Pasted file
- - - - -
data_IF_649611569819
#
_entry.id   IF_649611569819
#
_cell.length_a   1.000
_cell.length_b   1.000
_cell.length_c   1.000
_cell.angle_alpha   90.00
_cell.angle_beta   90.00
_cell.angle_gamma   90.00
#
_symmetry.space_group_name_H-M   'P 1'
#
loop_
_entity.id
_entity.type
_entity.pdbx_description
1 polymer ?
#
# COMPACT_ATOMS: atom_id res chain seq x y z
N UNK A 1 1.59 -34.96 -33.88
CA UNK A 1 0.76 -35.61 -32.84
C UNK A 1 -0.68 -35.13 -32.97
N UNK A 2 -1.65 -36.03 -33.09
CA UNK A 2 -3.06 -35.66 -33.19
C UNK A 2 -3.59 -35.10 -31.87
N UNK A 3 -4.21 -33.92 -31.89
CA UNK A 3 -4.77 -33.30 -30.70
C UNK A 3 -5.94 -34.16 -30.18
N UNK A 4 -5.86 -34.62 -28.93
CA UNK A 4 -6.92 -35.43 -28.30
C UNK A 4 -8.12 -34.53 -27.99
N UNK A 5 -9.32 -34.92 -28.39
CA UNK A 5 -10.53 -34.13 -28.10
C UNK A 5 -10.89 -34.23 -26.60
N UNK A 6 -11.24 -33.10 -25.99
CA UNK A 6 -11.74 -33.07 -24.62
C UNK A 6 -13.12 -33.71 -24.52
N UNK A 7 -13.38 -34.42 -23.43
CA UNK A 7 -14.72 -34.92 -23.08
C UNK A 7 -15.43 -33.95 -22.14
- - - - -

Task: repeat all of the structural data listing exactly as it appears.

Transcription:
data_IF_649611569819
#
_entry.id   IF_649611569819
#
_cell.length_a   1.000
_cell.length_b   1.000
_cell.length_c   1.000
_cell.angle_alpha   90.00
_cell.angle_beta   90.00
_cell.angle_gamma   90.00
#
_symmetry.space_group_name_H-M   'P 1'
#
loop_
_entity.id
_entity.type
_entity.pdbx_description
1 polymer ?
#
# COMPACT_ATOMS: atom_id res chain seq x y z
N UNK A 1 1.59 -34.96 -33.88
CA UNK A 1 0.76 -35.61 -32.84
C UNK A 1 -0.68 -35.13 -32.97
N UNK A 2 -1.65 -36.03 -33.09
CA UNK A 2 -3.06 -35.66 -33.19
C UNK A 2 -3.59 -35.10 -31.87
N UNK A 3 -4.21 -33.92 -31.89
CA UNK A 3 -4.77 -33.30 -30.70
C UNK A 3 -5.94 -34.16 -30.18
N UNK A 4 -5.86 -34.62 -28.93
CA UNK A 4 -6.92 -35.43 -28.30
C UNK A 4 -8.12 -34.53 -27.99
N UNK A 5 -9.32 -34.92 -28.39
CA UNK A 5 -10.53 -34.13 -28.10
C UNK A 5 -10.89 -34.23 -26.60
N UNK A 6 -11.24 -33.10 -25.99
CA UNK A 6 -11.74 -33.07 -24.62
C UNK A 6 -13.12 -33.71 -24.52
N UNK A 7 -13.38 -34.42 -23.43
CA UNK A 7 -14.72 -34.92 -23.08
C UNK A 7 -15.43 -33.95 -22.14